A selection of images and poems by husband and wife artist team Michael Platt and Carol Beane. Their  exhibit “Ritual + Time Travel=Rebirth” is on view at the Sonja Haynes Stone Center for Black Culture and History.
Michael Platt and Carol Beane

Husband and wife artist team Michael Platt and Carol Beane co-create work that explores rites, rituals and the lives of people living on the margins of history.

Looking At Appalachia

Jan 22, 2015
Ronald Sowder cuts Tom Fitzsimmons hair in Hinton, Summers County, West Virginia .
Ryan Stone / Looking at Appalachia

Fifty years ago, President Lyndon B. Johnson declared war on poverty. The images of the Appalachia region from that period created stereotypes of its people and land for the rest of the country.

Update January 7, 2015:

In the summer of 2014, we heard about a vintage photo that was found tucked away in one of the books at the Chapel Hill Public Library. No one knew how long the picture had been there, but the photo caught our imagination. Who was this Duke Blue Devil?

For a time, the mystery appeared to be solved.  The son of a Duke alum, Donald Brandon, wrote to say, "It looks like Bill Werber."

Roadside meeting with Durham County farmer. North Carolina. He gives road directions by drawing the dirt with a stick. July 1939
Dorothea Lange / Library of Congress Call Number LC-USF34-020259

During the Great Depression, the federal government sent photographers around the country to meet Americans and document their lives. Those photographers took some 170,000 photographs throughout the latter half of the 1930s and into the 194os. The images they captured are among the most iconic of the era.

There's a new way to browse the images by state and even by county. The site is called Photogrammer and it was created by a team at Yale University.

Tamaulipas, Mexico, 1996 – Marisol daydreams at dusk while anticipating the arrival of more garbage trucks at the municipal dump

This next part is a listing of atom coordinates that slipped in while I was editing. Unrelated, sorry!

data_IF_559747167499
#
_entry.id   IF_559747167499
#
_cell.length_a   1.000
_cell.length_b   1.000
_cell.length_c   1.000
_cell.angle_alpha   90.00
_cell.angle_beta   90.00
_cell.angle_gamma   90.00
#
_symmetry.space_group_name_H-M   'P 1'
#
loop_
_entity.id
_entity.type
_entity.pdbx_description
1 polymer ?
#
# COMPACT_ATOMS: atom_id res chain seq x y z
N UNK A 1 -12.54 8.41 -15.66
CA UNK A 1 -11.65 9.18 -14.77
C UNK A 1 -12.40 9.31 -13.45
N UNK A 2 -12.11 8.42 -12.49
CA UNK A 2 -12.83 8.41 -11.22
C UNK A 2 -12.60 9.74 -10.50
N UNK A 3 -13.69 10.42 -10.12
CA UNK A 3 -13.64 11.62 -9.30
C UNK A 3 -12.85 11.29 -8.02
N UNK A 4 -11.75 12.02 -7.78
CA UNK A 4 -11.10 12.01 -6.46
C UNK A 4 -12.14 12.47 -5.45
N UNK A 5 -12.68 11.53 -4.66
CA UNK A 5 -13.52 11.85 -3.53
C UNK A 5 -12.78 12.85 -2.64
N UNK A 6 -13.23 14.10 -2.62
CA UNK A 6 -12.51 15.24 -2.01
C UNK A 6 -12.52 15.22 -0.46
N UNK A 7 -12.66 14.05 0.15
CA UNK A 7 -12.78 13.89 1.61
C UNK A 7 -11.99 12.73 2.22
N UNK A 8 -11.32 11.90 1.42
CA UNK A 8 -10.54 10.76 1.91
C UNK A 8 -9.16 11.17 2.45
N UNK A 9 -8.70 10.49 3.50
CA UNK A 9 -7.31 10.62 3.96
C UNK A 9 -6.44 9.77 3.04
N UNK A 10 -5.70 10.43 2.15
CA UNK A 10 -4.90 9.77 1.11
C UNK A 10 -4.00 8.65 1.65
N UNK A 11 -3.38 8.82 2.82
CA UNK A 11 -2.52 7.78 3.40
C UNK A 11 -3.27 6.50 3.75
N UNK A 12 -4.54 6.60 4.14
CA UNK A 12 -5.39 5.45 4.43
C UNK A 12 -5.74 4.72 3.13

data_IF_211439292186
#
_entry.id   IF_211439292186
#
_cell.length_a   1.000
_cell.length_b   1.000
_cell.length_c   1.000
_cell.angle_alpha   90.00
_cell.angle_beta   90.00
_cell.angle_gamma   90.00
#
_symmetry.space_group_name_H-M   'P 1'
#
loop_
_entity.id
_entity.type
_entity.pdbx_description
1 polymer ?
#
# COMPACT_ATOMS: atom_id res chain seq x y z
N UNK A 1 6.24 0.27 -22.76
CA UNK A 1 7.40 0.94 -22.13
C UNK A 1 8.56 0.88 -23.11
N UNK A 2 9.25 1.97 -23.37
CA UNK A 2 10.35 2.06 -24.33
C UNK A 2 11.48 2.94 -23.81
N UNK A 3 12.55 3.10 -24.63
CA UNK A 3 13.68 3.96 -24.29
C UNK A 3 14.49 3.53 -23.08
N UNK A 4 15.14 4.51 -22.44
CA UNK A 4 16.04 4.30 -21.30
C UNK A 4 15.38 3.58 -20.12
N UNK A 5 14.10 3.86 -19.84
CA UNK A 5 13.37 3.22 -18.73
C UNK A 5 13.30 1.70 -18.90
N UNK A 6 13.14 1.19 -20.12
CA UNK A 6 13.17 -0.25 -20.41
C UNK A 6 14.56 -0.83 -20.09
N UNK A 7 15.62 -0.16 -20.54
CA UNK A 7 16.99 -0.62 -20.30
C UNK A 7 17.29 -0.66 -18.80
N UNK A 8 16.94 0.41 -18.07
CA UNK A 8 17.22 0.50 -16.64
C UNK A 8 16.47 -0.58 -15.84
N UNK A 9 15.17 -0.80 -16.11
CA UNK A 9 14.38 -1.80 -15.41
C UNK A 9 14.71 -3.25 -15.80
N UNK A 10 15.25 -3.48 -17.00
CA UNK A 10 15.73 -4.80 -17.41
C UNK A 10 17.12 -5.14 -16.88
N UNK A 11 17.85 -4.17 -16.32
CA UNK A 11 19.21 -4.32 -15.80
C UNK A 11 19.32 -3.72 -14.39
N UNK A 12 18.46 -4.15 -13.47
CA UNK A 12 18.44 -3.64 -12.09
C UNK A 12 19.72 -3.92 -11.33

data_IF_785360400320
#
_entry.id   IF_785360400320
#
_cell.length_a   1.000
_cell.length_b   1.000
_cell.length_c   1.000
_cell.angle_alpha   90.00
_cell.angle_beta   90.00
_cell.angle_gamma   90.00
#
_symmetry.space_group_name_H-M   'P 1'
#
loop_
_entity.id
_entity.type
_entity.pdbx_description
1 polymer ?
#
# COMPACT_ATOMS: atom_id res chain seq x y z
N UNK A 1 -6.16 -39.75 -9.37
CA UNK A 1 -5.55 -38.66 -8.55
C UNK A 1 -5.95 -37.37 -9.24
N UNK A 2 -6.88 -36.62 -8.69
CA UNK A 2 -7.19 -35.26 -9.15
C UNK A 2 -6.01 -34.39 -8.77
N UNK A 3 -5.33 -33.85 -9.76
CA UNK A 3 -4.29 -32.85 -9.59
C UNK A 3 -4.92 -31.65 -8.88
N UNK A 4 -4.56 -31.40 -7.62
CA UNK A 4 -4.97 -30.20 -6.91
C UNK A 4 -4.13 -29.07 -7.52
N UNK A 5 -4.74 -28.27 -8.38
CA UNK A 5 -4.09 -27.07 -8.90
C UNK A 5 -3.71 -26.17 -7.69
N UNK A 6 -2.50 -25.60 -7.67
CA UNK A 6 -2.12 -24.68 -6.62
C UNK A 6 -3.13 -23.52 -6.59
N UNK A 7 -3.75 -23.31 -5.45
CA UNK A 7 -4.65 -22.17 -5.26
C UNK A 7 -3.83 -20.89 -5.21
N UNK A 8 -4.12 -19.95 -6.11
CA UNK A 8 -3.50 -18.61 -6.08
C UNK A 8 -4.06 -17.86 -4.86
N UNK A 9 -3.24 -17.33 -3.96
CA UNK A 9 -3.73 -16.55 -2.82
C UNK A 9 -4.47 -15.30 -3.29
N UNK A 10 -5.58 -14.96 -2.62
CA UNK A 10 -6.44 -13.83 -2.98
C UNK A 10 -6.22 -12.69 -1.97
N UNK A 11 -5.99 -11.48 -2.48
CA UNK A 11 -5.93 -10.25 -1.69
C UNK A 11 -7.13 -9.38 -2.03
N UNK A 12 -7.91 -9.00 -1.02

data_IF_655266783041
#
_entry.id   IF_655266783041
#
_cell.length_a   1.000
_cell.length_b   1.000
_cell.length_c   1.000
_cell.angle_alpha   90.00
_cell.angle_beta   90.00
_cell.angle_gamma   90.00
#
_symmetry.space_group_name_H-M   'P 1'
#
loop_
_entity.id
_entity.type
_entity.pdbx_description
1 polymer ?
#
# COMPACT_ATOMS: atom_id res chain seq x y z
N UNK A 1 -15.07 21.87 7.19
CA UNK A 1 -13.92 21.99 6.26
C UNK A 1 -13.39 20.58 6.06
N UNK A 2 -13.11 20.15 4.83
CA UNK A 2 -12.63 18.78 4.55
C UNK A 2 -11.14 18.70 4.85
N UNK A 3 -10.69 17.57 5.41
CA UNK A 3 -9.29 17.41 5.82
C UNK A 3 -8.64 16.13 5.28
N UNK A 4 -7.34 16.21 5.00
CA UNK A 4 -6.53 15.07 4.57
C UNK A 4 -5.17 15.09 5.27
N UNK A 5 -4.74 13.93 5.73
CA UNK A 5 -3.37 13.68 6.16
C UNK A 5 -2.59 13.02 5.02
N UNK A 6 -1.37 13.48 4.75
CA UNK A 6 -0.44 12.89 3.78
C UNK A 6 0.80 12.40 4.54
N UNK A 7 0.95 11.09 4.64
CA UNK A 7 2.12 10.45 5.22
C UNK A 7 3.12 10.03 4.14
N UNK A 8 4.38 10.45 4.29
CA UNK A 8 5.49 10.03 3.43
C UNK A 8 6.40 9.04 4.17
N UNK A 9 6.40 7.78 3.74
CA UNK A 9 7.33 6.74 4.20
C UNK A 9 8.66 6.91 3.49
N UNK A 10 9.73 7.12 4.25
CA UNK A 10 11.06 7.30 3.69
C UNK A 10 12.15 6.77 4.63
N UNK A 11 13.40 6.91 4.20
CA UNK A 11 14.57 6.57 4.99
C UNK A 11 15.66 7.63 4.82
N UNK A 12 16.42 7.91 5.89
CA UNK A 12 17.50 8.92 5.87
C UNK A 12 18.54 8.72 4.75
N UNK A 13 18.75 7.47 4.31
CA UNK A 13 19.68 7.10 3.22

Janet Jarman

Immigration has taken center stage this week with President Obama's announcement of protection for some  children and families who entered the country illegally. In North Carolina, some area teachers have recently been trained to better understand the experience of such undocumented immigrants. The training is based on an extraordinary set of photos, taken over two decades, on both sides of the U.S./Mexico border.

WUNC's Carol Jackson tells the story:

Ruins in Charleston, S.C., from the album Photographic Views of Sherman’s Campaign
George N. Barnard / David M. Rubenstein Rare Book & Manuscript Library, Duke University

Duke University recently acquired two stunning sets of photographs of the Civil War. Now, Duke Performances has commissioned a leading guitarist to set the images to music. The result is an intimate perspective on the cost of war.

The cover of Anna Quindlen's novel Still Life with Bread Crumbs
Random House


As a reporter, columnist, mother, coveted commencement speaker, and novelist, Pulitzer Prize winner and New York Times Bestselling author Anna Quindlen has never been afraid of redefining herself.

A few years ago, award-winning animal photographer Seth Casteel became an overnight sensation when his photos of dogs underwater went viral. What followed was a book deal that resulted in the New York Times best-seller Underwater Dogs.

Casteel's new book, out Sept. 16, is possibly the only thing cuter than Underwater Dogs: Underwater Puppies.

Durham Bulls stadium
Frank Hunter

Last year more than a dozen creative types - writers, photographers and filmmakers descended on the Durham Bulls Athletic Park for an unprecedented in-depth look at minor league baseball. Someone was at the stadium for every inning -- of every game -- all summer long. All of the work of Bull City Summer has been reviewed and now the very best is on display at several area locations.

WUNC's Carol Jackson has the story: